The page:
You Still Need a Doctor
Your first thoughts when arthritis strikes are "Why me?" and "What can I do to stop the pain?" You want it to stop and stop soon -- so you reach for what's easiest to find -- over-the-counter pain relievers or dietary supplements. Initially, that's fine, but you really should be diagnosed by a doctor and find out if an additional or different medications or treatments would help. You need a doctor to monitor your progress as well.
Over-the-Counter Oral Treatment Options
You've seen the products on your drugstore shelves. Arthritis Strength Tylenol, Advil, Aleve, and aspirin. They are less-than-prescription strength but that doesn't make the medications without risk. Even over-the-counter NSAIDs, like Advil and Aleve, can have side effects -- or you may not be taking a dose high enough to achieve a therapeutic benefit. A doctor can help you recognize certain important aspects of taking NSAIDs too -- for example -- elderly or people with a history of kidney problems may need to take a lower dose to avoid complications. So, while it's easy to drive to the drugstore and pick a product off the shelf that touts arthritis relief, remember that more goes into a decision of what's the most appropriate treatment for you.
According to instructions on the packaging, oral arthritis medications that are available without a prescription should not be taken for more than 10 days without consulting a doctor. If there are any problems, don't wait the full 10 days before calling your doctor.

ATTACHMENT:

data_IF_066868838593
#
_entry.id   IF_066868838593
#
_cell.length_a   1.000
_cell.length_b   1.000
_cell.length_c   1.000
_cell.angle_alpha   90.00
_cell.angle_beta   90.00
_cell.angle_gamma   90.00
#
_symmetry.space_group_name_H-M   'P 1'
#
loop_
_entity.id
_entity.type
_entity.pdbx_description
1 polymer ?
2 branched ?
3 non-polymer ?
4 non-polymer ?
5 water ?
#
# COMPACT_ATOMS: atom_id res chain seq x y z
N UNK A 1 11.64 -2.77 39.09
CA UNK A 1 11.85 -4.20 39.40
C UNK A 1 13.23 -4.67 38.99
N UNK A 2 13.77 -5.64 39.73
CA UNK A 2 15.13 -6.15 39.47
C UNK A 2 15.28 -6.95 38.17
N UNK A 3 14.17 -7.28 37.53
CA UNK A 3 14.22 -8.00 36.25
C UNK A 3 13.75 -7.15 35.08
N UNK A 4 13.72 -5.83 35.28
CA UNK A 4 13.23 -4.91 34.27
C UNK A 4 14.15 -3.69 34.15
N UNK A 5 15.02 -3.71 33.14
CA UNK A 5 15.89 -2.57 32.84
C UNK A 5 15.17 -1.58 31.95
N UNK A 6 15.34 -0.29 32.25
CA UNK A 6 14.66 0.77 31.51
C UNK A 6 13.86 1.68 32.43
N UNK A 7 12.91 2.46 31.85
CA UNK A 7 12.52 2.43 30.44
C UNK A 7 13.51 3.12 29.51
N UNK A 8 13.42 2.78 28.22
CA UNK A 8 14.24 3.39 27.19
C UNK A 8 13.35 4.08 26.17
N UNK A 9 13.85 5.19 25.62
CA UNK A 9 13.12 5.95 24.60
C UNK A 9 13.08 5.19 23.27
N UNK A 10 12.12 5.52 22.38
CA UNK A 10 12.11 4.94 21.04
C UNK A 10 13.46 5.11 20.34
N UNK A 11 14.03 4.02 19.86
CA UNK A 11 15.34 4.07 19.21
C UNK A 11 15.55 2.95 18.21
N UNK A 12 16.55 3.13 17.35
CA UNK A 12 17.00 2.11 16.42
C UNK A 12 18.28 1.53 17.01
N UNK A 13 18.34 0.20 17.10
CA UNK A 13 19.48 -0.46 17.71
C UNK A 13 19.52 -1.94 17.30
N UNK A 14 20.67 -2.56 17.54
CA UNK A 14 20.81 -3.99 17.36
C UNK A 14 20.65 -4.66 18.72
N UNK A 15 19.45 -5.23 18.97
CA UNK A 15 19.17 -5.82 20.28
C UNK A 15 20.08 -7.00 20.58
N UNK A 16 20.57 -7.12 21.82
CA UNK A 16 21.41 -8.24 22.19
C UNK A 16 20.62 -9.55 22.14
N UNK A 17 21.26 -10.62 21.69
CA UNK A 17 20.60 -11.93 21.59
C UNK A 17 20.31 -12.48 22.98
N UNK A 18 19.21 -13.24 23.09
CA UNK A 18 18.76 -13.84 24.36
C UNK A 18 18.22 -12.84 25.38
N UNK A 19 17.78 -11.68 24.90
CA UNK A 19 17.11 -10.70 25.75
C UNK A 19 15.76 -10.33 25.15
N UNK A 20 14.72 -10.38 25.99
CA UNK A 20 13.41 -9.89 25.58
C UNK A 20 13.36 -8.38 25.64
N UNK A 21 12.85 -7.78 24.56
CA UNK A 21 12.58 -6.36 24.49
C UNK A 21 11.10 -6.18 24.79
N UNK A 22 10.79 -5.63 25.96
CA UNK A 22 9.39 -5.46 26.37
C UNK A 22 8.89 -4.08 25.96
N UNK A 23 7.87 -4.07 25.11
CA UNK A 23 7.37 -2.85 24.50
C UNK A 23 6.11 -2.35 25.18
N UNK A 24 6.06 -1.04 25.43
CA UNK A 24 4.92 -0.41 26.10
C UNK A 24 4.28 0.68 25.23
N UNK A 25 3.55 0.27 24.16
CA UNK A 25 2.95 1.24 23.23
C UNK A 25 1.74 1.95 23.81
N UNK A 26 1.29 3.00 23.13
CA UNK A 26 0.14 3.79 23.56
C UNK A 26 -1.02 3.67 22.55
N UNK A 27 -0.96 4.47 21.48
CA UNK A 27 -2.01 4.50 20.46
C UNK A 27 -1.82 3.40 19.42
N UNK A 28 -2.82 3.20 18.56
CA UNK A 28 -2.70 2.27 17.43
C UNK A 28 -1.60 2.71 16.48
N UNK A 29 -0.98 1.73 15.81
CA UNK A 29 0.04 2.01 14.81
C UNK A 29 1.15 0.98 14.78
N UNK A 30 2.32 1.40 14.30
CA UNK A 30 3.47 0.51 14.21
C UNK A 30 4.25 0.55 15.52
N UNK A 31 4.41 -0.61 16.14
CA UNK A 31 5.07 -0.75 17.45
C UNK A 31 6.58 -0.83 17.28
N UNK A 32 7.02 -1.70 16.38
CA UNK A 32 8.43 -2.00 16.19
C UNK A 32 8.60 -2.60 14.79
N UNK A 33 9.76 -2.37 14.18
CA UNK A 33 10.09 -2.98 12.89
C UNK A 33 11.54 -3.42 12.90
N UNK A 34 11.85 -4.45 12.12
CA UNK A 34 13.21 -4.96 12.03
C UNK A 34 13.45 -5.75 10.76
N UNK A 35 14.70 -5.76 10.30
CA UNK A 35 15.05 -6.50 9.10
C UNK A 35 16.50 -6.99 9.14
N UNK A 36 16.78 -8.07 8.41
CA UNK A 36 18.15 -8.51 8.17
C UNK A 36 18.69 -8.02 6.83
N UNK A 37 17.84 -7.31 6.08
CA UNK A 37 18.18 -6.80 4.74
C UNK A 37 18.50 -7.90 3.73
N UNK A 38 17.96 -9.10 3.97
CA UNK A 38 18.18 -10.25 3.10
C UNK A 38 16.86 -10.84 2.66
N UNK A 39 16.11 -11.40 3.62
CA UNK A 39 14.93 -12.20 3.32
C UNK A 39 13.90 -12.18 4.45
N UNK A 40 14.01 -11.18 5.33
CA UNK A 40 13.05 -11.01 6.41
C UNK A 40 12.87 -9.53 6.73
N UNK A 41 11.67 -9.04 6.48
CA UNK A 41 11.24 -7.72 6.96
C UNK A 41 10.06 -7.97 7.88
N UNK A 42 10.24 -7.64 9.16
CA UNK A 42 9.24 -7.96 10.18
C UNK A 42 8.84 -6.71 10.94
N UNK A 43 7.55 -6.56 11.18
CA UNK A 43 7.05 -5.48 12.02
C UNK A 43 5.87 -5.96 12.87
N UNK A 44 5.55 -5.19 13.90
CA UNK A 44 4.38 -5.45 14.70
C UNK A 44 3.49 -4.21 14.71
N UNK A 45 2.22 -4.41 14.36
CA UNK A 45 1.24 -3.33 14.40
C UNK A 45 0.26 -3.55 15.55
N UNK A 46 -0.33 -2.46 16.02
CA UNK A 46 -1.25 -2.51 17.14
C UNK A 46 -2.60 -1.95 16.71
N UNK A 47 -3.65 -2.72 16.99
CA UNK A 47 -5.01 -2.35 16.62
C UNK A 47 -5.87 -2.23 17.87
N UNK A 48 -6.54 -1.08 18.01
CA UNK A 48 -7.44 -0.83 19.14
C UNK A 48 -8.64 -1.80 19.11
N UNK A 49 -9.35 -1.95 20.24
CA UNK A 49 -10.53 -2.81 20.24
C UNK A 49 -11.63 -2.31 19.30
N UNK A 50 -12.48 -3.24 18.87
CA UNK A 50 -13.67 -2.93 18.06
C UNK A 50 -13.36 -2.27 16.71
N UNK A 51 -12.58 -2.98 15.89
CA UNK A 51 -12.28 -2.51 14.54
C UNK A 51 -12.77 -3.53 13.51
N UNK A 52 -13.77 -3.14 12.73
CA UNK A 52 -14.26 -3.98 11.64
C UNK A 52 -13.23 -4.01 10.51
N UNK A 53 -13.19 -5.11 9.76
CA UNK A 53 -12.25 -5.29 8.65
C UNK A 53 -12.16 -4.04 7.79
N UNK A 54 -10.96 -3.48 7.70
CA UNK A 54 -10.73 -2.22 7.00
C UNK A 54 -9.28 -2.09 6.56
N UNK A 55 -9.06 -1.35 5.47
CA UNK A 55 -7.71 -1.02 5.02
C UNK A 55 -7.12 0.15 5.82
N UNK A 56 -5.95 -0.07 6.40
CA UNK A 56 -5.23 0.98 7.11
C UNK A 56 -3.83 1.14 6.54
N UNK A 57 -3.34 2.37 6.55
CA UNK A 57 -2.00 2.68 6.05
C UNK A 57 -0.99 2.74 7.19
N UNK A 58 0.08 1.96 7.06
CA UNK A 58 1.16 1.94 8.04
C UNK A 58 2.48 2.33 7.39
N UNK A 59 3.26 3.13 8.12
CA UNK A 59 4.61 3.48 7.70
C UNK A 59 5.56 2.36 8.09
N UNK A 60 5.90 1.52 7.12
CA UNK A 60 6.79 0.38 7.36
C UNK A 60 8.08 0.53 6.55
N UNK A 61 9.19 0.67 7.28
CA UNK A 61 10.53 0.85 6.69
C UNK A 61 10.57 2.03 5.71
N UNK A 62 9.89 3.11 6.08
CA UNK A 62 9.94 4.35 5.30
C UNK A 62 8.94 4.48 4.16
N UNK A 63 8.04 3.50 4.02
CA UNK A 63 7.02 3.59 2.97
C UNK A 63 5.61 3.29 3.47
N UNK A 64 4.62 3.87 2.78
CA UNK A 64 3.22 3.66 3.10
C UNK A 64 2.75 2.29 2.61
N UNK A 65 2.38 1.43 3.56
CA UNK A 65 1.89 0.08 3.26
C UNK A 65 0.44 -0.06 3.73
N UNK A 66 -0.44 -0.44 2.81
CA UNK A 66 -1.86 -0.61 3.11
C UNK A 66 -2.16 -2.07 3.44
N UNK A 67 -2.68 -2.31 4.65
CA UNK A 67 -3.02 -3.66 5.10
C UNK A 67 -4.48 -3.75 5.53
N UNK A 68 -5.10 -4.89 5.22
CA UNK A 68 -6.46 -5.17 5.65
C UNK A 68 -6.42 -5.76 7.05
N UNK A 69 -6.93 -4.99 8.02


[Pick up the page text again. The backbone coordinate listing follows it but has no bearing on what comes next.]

If the medication you have chosen has been helping, it will be tempting to just carry on with the self-treatment. But you still need to be evaluated by your doctor to have the affected joint assessed for injury or joint damage.
Topical Treatment Options
You can also go into your local drugstore and find a slew of topical creams, ointments and gels that claim they effectively treat minor aches and pains. These products may actually have some value treating acute pain and stiffness. But the products should not be used for more than 7 days without consulting a doctor.
For limited periods of time, you may be able to self-treat arthritis just to make yourself more comfortable. But you need a long-term plan and that begins by seeing your doctor for an accurate diagnosis. Your treatment plan will depend on the type of arthritis you have. For example, there are medications and treatments for rheumatoid arthritis that are not used to treat osteoarthritis.
Basically, you need to know if you are using products correctly. You need also to know if you should be doing more than you are doing to prevent permanent joint damage.
Remember, what seems easiest or most accessible isn't necessarily an appropriate treatment for your symptoms. Seek the guidance and expertise of a doctor or rheumatologist.